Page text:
Tag: August Bournonville

Melbourne City Ballet Presents NAPOLI

Impressive cast bring ballet to the suburbs

By Rachel Holkner

The professional dancers of the Melbourne City Ballet, performing alongside Finishing Year pre-professionals, recently gave a charming rendition of the 1842 full-length ballet Napoli at the Darebin Performing Arts Centre. The casting of the two lovers Teresina (Carolina Pais) and Genarro (Matt Dillon) was wonderful; both highly skilled ballet dancers, they shared real chemistry and were very compatible together.


While the sets, costumes and props may be on the simpler side (being a short performance season) they more than fulfilled their roles, setting the scene for an Italian love story in a seaside town and then an underwater grotto as Teresina is kidnapped by Golfo, a water spirit (Brendan Bradshaw) and his Naiads.

Napoli, not produced as a full-length ballet in Australia for forty years, was a curiosity and an ideal choice for a small and nimble company. Artistic Director Michael Pappalardo mentions in the program the dancers’ difficult task in adapting to choreographer August Bournonville‘s unique technique. I wish I knew more of this; while certain of the combinations were unusual, it’s difficult to tell as a non-performer what makes them trickier than others.

As for the curious Napoli, it was soon clear why it is not performed more. Act One is a pantomime, acted in time to the music, with a profound lack of ensemble dances. The story is uneven and unnecessarily complex, relying overly on the dancers’ skills in mime rather than expressing character through movement.

The choreography as a whole is somewhat flat (there is no “Dance of the Cygnets” here), and the music insipid, the result of being composed by a collection of musicians inspired by a wide range of source material. While there is copious dancing in Act Three it also feels flat as there is no change in emotion: it is all celebration of the lovers’ reunion and tarantella.

However, none of these criticisms should be a reflection of MCB. They are a highly capable ensemble providing professional productions at locations and at price points for the general public. I would definitely recommend them to aficionados and the newly ballet-curious. This production of Napoli was definitely a case of the performers outshining their source material. Perhaps more of these rare or unusual pieces may be the key to drawing an audience of ballet enthusiasts.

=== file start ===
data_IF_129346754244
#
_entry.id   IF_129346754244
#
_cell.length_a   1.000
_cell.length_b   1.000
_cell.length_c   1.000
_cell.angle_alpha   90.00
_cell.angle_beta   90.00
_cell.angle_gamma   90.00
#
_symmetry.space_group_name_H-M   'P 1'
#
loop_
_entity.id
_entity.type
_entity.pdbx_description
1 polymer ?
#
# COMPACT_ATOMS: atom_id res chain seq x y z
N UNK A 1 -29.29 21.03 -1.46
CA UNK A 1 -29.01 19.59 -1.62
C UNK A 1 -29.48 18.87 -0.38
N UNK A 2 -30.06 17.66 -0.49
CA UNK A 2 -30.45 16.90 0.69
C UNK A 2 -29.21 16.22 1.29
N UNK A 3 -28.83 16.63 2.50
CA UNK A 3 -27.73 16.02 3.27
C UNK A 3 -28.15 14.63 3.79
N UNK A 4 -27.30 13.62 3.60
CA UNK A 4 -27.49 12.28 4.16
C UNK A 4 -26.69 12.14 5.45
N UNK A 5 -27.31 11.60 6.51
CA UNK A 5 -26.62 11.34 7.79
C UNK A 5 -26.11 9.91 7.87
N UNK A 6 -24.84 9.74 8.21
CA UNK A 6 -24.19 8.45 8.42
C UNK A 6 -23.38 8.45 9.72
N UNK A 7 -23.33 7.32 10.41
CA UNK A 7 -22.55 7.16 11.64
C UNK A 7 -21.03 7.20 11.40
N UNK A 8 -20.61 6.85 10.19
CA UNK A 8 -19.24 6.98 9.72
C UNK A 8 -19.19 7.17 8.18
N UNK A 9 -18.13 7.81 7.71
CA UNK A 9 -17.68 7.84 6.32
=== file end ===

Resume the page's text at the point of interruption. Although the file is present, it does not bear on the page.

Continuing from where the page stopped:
Melbourne City Ballet‘s next production is the contemporary showcase Play Rewind at Metanoia Theatre, Brunswick
26-29 May
Tickets from $26.10

Image by National Photography

REVIEW: The Australian Ballet Presents PAQUITA and LA SYLPHIDE

Richly romantic

By Jennifer Coles

The Australian Ballet continues to pursue perfection and pure entertainment with each new production they take on. This ‘romantic double bill’ is no exception.  Exquisite and technically masterful, the pairing of Paquita (1847) and La Sylphide (1836) is a wonderful joy to experience.


To begin, Paquita as a performance piece (music by Ludwig Minkus, choreographed by Marius Petipa and special note must be made of the grand pas de deux, Leanne Stojmenov and Daniel Gaudiello) made excellent use of the space and was accompanied by a charming, minimalist set. The ensemble moved well together, and were completely dedicated to each gesture and movement. The piece also features a lot of pointe work, which was a treat to watch and relish in.

This elegant professionalism continued throughout the performance of La Sylphide (choreographed by Erik Bruhn after August Bournonville). It tells the tale of James (a young Scottish farmer, preparing for his upcoming wedding), who is distracted by the appearance of a woodland sprite called La Sylphide. After his attempts to catch her are unsuccessful, the fairy disappears. He returns to the wedding and angers the local witch, Madge. However, the reappearance of La Sylphide proves too strong to resist and he follows her into the woods. What follows is an extremely unfortunate set of circumstances brought about by the very witch James just wronged.

The set perfectly created the optimism of a romantic wedding in the first act, and a lovely open woodland in the second. Lighting (William Akers‘ original design, reproduced by Francis Croese) was charming and character-reflective (a nice blue hue spotlight for La Sylphide was a terrific touch), and costumes (designed by Anne Fraser, who also created the set) were of course functional and beautiful. As James, Adam Bull was charismatic, and as La Sylphide, Lana Jones was endearing and elegant. Particular delight was the choreography itself , in which La Sylphide (as had Paquita) made use of the musical phrasing excellently and appropriately. The orchestra was also in fine form, responding well to the artists just as the artists responded to the lush music by Herman Lovenskjold.

The Australian Ballet will no doubt have another successful season with this lovely production. After having the privilege of viewing it, it isn’t hard to see why.

Paquita and La Sylphide will be playing until September 7: tickets bookings can be made online.